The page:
“Hommage à Martin Barré”

Idées de la peinture: Hommage à Martin Barré” (Ideas of Painting: An Homage to Martin Barré), curated by Jean-Pierre Criqui, allows us to revisit a painter whose work is displayed all too infrequently relative to its importance. From one series to another, in ten paintings made by Barré between 1960 and 1991, the tools employed change (the paint tube itself, the spray gun, then a return to the brush), as do the forms (lines, bands or stripes, arrows, and truncated triangles or rectangles), but these variations only confirm the rigor and continuity of the artist’s tireless investigation into the fundamental givens of painting. Throughout his experiments, one constant emerges immediately: the importance of blank space, which cannot be described as a void, since it is active, or as background, insofar as Barré gives it the same status as forms and color. In the radicalism of black and white, his will to limit the usual contradictions, starting with the dichotomy between background and form, is clearly affirmed: the sometimes crisp, sometimes nebulous edges, achieved with spray paint and a piece of cardboard (67-F-2-113 x 105, 1967), the erasures and overpainting, the interplay of positive and negative (87-89-81 x 144-C, 1987–89)—all these are so many ways of avoiding hierarchies while holding together the components of the work.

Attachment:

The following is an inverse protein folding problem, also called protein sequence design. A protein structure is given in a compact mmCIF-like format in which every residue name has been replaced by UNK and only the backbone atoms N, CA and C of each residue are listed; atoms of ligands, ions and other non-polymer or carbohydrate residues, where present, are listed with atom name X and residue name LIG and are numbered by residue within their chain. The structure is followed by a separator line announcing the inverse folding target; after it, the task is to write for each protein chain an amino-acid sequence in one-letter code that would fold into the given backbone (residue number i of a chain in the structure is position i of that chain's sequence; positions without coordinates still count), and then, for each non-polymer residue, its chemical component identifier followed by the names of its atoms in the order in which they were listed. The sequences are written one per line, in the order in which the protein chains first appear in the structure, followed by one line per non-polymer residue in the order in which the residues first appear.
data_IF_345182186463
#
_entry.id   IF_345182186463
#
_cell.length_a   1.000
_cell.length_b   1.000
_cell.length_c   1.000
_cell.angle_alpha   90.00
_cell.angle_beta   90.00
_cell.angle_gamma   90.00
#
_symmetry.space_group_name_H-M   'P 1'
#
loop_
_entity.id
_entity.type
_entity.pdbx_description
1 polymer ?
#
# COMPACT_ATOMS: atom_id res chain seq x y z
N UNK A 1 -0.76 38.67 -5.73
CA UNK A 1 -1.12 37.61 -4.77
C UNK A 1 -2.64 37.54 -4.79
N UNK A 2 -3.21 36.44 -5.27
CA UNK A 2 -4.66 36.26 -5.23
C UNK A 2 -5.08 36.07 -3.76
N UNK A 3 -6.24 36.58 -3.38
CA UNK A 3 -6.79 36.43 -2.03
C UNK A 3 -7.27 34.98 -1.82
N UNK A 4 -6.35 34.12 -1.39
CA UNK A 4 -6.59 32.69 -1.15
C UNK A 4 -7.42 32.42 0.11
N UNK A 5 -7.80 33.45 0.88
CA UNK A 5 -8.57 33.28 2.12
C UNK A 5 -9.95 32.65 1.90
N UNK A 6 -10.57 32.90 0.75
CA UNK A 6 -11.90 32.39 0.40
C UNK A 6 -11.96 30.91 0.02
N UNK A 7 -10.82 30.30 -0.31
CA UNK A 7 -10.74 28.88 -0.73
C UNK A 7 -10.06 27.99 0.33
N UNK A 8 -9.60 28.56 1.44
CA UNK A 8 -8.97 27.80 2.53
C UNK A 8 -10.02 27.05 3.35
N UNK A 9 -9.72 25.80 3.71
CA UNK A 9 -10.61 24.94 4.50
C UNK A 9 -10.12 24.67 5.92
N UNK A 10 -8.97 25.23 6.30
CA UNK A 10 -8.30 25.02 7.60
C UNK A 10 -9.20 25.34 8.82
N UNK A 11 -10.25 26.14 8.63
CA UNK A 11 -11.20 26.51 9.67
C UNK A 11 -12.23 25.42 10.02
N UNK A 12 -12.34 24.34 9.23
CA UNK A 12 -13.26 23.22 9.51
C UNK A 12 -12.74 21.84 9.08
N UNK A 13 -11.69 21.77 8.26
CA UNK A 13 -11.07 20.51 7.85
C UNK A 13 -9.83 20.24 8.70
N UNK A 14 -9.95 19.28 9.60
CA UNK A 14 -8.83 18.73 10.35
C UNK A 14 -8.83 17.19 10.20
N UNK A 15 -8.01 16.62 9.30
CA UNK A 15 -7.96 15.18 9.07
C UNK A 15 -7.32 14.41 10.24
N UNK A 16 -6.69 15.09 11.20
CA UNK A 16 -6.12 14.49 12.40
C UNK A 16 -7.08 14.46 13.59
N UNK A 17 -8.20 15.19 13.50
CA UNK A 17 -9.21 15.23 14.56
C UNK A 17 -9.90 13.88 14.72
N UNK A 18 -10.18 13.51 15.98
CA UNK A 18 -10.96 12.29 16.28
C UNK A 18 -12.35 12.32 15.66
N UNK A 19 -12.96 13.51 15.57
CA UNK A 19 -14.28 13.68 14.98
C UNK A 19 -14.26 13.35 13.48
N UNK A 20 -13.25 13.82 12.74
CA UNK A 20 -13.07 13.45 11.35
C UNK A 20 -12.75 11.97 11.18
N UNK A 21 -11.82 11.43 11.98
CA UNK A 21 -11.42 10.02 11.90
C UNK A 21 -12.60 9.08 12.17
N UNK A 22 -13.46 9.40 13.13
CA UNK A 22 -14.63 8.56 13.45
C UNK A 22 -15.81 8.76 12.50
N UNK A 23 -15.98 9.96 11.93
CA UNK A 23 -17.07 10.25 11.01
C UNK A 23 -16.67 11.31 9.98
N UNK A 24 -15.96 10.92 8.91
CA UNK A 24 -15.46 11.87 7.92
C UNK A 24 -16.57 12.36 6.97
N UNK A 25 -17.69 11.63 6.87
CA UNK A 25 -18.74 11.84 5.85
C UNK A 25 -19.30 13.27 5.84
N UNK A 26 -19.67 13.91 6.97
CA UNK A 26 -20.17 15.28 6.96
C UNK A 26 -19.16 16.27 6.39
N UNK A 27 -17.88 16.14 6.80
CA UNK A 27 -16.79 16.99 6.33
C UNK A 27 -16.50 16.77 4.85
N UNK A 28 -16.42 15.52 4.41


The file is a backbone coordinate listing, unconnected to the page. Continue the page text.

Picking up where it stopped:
Juxtaposing Barré’s works with nine others by painters of different generations and viewpoints, from Raoul De Keyser to Pascal Pinaud, indicates the parameters offered by this exploration and, as the title of the exhibition states, points toward certain ideas of painting. It is a question of format and presentation and the different relationships (focusing or immersion) they imply, but also of motifs—their repetition and alteration—and especially the use of this space, at once concrete and imaginary, that in the last analysis constitutes painting. Painting is envisaged here in the complexity of its relationship to the wall and in the subversion of its limits: beginnings or ends of lines placed at the edges suggest an unseen surround, just as the saturation of the space opens onto possible overflowings, and the de-centering of forms calls for other configurations. The plane of the canvas is detached from the wall but participates in its frontality and materiality, as exemplified by the effects of texture employed by Peter Halley (Privilege Level, 2000) as well as by the stratifications by means of which Albert Oehlen’s Untitled, 1992–2005, turns the support into a surface for the inscription of traces, such as the accidents suggested by Pascal Pinaud (Hennarot BMW, 2002). All sorts of hatchings, stripes, and grids, in an amused rereading of the modernist emblem, work toward the (de)definition of pictorial space: It is incomplete or discontinuous in Barré’s 79-A-100 x 200, 1979, symmetrical through repetition to the point of displacement in Bernard Piffaretti’s Sans titre (BP 188), 2003, reduced to an intersection in Robert Mangold’s Aqua/Green/Orange + Painting, 1983, or freely crumpled and tangled by Christian Bonnefoi in Beatus VIII, 2004. These works represent so many approaches to (abstract) painting that, in effect, they demonstrate its infinite variety, so many invitations to focus on and think about looking.

Guitemie Maldonado

Translated from French by Jeanine Herman.